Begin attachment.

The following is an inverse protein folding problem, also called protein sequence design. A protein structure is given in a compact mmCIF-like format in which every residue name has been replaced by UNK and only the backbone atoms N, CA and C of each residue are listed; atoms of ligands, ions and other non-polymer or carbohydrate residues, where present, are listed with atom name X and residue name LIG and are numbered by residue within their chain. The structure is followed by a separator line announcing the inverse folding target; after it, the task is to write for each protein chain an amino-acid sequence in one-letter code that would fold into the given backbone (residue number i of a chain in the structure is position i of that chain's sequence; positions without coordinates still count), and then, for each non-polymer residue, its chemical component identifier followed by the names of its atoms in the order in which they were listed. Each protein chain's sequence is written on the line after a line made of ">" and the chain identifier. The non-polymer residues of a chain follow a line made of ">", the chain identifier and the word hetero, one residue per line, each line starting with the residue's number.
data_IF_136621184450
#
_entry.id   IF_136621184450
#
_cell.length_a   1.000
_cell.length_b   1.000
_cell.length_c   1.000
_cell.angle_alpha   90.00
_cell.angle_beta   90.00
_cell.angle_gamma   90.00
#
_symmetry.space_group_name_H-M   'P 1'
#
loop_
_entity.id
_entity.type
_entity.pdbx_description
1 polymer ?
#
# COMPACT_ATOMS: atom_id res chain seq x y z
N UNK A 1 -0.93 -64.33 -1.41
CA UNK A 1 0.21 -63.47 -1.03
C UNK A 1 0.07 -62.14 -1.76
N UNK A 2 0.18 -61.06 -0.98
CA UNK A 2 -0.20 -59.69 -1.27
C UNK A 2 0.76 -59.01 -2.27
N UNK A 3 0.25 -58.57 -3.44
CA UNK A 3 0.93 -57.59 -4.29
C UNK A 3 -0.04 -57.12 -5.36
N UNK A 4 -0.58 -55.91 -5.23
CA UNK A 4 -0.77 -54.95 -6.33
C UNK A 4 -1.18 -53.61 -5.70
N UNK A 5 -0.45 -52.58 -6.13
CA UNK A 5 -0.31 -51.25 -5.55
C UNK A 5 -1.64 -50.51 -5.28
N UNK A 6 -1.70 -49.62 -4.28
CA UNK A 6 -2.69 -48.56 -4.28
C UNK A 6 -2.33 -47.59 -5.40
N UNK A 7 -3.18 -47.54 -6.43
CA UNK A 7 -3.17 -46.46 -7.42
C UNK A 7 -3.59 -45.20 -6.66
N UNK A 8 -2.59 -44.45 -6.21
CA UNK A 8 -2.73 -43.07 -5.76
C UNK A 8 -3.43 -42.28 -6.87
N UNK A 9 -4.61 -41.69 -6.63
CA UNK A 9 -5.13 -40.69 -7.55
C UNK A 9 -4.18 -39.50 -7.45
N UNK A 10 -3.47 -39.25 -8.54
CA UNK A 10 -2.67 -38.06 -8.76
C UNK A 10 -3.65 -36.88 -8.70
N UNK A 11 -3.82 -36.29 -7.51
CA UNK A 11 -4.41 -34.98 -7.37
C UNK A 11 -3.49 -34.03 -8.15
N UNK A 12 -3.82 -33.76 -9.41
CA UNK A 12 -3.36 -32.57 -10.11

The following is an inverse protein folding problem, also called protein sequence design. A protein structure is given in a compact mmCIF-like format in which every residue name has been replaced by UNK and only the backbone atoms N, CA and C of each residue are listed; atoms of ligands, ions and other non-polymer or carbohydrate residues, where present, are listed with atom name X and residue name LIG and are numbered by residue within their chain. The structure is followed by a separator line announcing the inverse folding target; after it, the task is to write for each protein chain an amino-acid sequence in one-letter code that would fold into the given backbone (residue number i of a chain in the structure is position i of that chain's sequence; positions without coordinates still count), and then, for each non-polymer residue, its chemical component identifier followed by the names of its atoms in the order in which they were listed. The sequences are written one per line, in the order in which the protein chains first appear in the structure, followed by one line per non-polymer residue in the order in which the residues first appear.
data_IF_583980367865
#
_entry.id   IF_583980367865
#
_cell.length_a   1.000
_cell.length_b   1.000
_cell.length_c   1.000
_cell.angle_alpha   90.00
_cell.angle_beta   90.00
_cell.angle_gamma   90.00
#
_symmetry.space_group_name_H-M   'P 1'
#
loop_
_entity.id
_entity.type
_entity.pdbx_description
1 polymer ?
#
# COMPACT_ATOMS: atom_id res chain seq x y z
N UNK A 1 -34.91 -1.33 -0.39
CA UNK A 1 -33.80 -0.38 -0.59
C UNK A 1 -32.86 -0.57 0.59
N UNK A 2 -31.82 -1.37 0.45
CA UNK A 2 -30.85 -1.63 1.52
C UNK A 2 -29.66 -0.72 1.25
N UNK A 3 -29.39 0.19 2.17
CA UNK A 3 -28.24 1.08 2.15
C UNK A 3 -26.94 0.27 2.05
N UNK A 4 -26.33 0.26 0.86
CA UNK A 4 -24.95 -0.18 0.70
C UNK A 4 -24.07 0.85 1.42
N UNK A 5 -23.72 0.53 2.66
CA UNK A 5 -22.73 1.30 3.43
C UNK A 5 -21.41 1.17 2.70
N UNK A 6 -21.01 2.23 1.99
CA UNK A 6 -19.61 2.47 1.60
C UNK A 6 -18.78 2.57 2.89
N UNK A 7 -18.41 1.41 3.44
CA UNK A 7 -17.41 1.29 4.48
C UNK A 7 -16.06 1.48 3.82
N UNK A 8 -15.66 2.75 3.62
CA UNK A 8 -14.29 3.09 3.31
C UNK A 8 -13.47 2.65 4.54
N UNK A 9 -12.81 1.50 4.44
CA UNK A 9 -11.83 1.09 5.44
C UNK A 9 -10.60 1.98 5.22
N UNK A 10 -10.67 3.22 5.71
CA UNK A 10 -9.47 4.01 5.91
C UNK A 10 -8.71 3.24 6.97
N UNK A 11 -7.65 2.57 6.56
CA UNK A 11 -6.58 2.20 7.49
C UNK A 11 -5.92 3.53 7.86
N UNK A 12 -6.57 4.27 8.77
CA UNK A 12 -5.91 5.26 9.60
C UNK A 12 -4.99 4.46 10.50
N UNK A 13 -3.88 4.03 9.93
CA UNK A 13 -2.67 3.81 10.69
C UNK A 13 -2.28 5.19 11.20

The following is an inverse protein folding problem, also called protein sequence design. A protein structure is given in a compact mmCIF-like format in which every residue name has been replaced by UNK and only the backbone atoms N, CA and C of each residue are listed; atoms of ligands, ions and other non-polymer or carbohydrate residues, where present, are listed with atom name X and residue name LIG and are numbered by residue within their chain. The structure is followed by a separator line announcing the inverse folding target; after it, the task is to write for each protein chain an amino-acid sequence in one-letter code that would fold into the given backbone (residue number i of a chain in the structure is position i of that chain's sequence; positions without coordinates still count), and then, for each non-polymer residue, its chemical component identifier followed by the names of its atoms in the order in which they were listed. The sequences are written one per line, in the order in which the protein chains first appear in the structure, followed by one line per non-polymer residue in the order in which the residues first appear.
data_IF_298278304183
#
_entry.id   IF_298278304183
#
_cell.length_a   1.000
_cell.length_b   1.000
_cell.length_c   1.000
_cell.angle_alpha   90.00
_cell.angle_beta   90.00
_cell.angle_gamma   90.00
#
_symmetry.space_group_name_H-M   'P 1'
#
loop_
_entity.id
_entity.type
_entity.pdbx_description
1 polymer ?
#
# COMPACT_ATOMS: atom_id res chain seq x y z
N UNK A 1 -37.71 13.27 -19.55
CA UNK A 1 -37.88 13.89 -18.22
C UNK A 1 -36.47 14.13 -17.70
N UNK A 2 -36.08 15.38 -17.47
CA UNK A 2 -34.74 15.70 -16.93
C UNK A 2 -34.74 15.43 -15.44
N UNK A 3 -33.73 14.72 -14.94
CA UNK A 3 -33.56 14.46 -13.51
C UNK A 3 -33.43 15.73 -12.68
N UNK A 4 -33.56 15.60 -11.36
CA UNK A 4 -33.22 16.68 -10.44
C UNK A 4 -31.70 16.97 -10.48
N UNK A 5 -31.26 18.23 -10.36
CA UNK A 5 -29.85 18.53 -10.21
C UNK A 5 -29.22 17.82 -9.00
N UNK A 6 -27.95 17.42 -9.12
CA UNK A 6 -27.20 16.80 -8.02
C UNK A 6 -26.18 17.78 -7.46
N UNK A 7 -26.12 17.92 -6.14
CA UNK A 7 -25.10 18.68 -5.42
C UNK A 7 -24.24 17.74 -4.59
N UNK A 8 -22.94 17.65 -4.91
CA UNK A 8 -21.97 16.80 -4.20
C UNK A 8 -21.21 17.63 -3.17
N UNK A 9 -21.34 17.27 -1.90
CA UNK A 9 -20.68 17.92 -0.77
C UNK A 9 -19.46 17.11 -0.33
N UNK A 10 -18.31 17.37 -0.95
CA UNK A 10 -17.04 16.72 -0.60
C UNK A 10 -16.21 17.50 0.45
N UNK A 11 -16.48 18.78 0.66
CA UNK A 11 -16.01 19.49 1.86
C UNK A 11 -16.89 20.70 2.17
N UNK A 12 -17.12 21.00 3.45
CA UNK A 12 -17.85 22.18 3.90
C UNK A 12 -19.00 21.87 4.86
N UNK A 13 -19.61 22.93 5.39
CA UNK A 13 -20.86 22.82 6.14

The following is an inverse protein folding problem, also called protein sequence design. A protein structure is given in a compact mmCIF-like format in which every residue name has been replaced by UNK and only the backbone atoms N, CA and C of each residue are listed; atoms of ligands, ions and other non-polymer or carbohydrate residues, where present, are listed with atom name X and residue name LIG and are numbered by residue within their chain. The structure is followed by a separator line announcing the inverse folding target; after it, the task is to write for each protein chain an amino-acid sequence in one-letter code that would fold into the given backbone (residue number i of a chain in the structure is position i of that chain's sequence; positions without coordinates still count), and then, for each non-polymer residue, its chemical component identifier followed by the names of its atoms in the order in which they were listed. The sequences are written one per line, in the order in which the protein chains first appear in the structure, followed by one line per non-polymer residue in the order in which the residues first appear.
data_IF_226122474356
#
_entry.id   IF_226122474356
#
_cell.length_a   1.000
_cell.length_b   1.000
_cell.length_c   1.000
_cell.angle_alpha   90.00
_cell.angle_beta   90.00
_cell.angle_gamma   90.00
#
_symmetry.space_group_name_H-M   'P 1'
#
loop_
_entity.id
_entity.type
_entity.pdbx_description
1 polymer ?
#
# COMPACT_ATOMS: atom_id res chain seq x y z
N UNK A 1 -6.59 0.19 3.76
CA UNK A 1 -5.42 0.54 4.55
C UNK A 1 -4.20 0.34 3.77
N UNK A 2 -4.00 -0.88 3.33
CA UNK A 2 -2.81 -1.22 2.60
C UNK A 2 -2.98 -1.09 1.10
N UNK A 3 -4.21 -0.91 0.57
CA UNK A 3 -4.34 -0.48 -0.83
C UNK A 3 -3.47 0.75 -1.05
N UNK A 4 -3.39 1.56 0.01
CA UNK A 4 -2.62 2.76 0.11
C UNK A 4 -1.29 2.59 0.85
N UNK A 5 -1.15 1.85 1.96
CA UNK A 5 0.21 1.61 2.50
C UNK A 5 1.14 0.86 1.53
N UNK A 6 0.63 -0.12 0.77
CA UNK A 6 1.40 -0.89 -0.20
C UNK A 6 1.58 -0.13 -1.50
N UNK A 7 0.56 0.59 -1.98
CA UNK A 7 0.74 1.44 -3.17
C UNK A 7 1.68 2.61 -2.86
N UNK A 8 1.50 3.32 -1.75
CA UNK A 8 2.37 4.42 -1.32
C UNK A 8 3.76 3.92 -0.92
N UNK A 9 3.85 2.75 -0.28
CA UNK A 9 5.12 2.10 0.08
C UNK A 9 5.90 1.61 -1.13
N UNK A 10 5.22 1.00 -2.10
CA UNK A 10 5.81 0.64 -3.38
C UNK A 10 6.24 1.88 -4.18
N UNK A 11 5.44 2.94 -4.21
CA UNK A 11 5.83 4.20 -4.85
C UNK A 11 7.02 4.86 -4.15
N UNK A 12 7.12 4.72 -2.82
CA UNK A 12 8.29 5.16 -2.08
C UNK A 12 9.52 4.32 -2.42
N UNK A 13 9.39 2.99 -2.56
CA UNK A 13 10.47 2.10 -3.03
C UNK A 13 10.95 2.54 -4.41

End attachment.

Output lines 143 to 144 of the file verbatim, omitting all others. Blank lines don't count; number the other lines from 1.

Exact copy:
C UNK A 2 -34.74 15.43 -15.44
N UNK A 3 -33.73 14.72 -14.94